July 4, 2018
2015’s Ant-Man provided audiences a lighter mood that helped to soften the blow of the largely serious Age of Ultron. It also acted as a backdoor introduction to Captain America: Civil War, a film in which Paul Rudd’s Scott Lang would play an important role. Considering the enormous emotional weight that has hung around the neck of every MCU fan since the end of this April’s Avengers: Infinity War, it’s a welcome relief that director Peyton Reed arrives once more, offering a brief reprieve from Thanos’s galaxy-changing snap, as Lang and his band of misfits friends once more seek to save the day, on the small scale, of course.
When audiences last saw Scott Lang (Rudd), he was a Federal prisoner in the Raft due to his involvement in the scuffle between Avengers members at a Germany airport over United Nations agreement known as the Sokovia Accords. Lang plead guilty to acting in contrast to the accords and earned himself two years of house arrest. On the verge of being a free man, Scott is recruited to help Hank Pym (Michael Douglas) and Hope van Dyne (Evangeline Lilly) recover Janet van Dyne (Michelle Pfeiffer) from the Quantum Realm. If that wasn’t enough, they have to accomplish this while avoiding the mysterious reality-phasing Ghost (Hannah John-Kamen) and Lang’s F.B.I. handler Agent Woo (Randall Park). Lang is the only person to ever return from the Quantum Realm, and he feels guilty about how his actions in Germany put Hank and Hope on the run as fugitives; so Lang agrees to help, even if it means making him a fugitive forever.
One of the best things about the Ant-Man films is that their stories hold little bearing on the larger MCU stories. This allows the characters to engage in the other MCU stories while focusing in this movie on their own narrative sandbox. Within Ant-Man and The Wasp, Reed and a quintet of writers craft a story with not just multiple characters, but multiple factions of characters, enabling the story to travel where it needs in-and-out of action sequences without feeling forced. The greatest strength of the two entries in the Ant-Man series is the characters, a delightful change of pace as most of the MCU feels as though it’s moving the audience from one action set piece to another without regard for character. (Look no further than Michael Peña’s portrayal of Luis. Luis gets a glorious chance to shine in the greatest Luis story to end all Luis stories.)
The comedic elements of The Wasp are more natural than the ones of Ant-Man. Considering most of the leads possess comedic chops (Douglas, Rudd, Peña, Park, and newcomer to the series Walton Goggins), Reed wisely leans on them to make the most out of even the smallest moments. One such moment sees Rudd, Lilly, and Douglas figuring out a way to communicate with Pfeiffer’s Janet which would be a heartfelt, sweet moment if not for the physical delivery of the three as they react to one another. Though there are still exposition-heavy moments, the scribes behind AMAW recognize it. In one particularly hilarious scene, a monologue by Scott is subverted by Scott’s cell phone literally quacking as he receives multiple text notifications, forcing the scene to move on, away from telling and into doing.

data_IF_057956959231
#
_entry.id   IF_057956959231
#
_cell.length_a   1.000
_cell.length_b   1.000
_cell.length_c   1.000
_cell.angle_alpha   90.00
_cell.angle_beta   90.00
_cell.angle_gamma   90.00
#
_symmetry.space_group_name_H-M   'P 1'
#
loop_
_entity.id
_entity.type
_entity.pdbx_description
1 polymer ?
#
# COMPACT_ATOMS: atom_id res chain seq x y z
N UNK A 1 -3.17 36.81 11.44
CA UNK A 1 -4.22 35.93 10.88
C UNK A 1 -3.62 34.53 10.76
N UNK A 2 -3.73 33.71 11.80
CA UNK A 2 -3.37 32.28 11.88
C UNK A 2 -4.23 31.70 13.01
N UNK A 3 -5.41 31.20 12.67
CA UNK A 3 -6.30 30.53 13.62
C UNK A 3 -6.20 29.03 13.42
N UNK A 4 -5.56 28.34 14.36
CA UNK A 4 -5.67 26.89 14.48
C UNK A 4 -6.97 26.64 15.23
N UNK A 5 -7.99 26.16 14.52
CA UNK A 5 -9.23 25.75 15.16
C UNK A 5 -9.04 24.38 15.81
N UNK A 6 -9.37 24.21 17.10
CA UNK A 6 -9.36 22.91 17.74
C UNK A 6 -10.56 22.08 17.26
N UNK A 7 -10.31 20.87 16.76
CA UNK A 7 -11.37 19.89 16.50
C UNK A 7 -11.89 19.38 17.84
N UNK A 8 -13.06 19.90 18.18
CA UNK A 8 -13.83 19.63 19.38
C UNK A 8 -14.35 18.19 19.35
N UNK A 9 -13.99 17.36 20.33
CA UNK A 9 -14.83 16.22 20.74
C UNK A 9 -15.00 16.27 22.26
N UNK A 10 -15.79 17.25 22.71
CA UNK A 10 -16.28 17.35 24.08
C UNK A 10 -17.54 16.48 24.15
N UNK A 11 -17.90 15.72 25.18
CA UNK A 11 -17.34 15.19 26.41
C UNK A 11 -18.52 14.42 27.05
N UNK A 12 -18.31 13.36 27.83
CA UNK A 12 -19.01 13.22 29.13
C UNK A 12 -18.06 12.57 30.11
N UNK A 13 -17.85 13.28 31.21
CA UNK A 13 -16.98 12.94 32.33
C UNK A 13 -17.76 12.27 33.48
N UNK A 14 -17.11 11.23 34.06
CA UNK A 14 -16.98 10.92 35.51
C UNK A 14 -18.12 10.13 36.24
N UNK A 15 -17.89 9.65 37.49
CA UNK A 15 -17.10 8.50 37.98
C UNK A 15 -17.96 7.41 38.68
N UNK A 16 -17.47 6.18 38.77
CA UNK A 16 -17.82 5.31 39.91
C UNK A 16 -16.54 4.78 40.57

Additionally, the size changing technology offers up a look at the brilliance of the Hank/Hope team teased within the first Ant-Man and adds to the ridiculousness of otherwise straight sequences. The duo are a force to be reckoned with and the innovative ways they use their tech on offense and defense tells you everything you need to know about them. From shrinking cars to store in a Hot Wheels case or turning their entire lab into an airplane carry-on, the shear insanity of how Hank, Janet, and Lang use their tech makes every moment feel fresh and unique.
The narrative choice to put Hank and Hope on the run from federal agents is the most flimsy part of the film. The reasoning behind it being so thin that it borders on frustrating. It’s the kind of plot contrivance that CinemaSins and all the other negative-focused culture critics will jump all over. While it makes sense for the story and the ease by which it creates dramatic tension, it’s also the most absurd aspect of AMAW, putting a slight damper on a film in which audiences believe every unrealistic moment as it stretches the bounds of science fiction gleefully. Once ignored, however, AMAW begins a righteous, fun-filled ride.
So if you’re still reeling from the snap felt throughout the galaxy, Ant-Man and The Wasp is the perfect aperitif to cleanse your palate before Captain Marvel’s debut in March 2019. Like Scott Lang, AMAW is full of heart, possesses a unique comedic view, and offers a delightful respite from what ails you.
Star Rating: 4 out of 5